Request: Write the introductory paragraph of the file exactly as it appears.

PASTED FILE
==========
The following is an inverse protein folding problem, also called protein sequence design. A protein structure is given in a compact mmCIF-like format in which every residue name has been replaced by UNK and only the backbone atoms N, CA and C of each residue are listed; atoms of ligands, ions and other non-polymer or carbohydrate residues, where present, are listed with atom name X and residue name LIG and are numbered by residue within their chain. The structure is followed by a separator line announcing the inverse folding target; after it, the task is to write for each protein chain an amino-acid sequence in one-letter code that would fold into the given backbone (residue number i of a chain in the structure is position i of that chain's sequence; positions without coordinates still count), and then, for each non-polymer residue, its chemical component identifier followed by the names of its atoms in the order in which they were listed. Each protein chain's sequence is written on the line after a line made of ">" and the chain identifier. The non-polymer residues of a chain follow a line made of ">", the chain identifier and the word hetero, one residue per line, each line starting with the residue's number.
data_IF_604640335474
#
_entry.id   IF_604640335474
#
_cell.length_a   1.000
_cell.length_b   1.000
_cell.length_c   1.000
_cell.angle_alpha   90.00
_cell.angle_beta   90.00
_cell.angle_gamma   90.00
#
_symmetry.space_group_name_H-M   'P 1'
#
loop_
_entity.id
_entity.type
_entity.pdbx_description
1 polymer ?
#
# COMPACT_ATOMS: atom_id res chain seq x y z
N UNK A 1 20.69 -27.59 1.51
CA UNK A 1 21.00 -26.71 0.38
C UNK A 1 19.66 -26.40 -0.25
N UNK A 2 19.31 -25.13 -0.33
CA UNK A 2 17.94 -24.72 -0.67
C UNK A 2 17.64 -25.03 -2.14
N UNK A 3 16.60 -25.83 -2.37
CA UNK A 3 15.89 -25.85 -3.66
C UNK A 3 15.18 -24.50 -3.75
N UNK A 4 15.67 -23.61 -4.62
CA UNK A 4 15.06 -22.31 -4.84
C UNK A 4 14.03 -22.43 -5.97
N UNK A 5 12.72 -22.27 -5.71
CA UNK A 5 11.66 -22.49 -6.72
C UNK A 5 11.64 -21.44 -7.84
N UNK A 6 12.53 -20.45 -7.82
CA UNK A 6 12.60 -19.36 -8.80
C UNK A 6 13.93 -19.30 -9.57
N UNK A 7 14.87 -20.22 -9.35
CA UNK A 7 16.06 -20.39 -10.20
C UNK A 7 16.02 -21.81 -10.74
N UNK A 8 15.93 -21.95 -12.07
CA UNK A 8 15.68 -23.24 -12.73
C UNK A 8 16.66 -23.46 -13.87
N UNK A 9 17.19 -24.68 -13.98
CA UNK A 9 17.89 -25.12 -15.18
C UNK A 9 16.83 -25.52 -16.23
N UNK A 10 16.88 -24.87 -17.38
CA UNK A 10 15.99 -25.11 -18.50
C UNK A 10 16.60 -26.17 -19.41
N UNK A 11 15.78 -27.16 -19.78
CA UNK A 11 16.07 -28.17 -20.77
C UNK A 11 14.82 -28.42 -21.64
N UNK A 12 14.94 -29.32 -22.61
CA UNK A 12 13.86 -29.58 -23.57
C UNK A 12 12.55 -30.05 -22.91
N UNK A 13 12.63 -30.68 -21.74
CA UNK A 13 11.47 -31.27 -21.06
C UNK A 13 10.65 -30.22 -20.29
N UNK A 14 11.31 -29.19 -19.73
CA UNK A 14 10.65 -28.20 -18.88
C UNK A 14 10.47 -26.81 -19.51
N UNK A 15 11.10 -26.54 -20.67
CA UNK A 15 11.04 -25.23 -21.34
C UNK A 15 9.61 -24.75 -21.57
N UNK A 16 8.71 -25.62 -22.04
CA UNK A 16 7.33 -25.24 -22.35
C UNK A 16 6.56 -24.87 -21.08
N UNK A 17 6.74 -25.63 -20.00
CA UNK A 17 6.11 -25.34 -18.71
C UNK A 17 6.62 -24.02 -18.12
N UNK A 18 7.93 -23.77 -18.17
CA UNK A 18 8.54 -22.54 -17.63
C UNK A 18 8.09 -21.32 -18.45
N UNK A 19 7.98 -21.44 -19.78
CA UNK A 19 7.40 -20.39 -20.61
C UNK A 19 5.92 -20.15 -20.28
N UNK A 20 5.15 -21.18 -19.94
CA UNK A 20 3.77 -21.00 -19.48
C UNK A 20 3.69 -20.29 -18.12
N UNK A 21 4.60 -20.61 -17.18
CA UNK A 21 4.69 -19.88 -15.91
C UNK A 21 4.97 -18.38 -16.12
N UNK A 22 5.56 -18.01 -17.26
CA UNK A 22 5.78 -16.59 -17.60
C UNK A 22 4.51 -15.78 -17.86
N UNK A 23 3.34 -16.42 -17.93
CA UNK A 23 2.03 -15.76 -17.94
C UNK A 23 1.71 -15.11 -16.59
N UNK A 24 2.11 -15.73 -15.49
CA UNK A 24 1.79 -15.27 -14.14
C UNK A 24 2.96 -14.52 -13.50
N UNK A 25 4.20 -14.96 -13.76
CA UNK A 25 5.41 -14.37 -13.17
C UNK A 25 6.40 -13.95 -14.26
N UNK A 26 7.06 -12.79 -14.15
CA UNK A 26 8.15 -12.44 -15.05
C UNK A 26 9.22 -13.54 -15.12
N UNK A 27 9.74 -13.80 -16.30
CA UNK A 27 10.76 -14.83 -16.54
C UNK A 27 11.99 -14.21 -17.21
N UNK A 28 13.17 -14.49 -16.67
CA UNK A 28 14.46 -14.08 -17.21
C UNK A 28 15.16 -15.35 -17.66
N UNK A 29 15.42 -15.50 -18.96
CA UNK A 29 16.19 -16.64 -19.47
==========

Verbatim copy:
The following is an inverse protein folding problem, also called protein sequence design. A protein structure is given in a compact mmCIF-like format in which every residue name has been replaced by UNK and only the backbone atoms N, CA and C of each residue are listed; atoms of ligands, ions and other non-polymer or carbohydrate residues, where present, are listed with atom name X and residue name LIG and are numbered by residue within their chain. The structure is followed by a separator line announcing the inverse folding target; after it, the task is to write for each protein chain an amino-acid sequence in one-letter code that would fold into the given backbone (residue number i of a chain in the structure is position i of that chain's sequence; positions without coordinates still count), and then, for each non-polymer residue, its chemical component identifier followed by the names of its atoms in the order in which they were listed. Each protein chain's sequence is written on the line after a line made of ">" and the chain identifier. The non-polymer residues of a chain follow a line made of ">", the chain identifier and the word hetero, one residue per line, each line starting with the residue's number.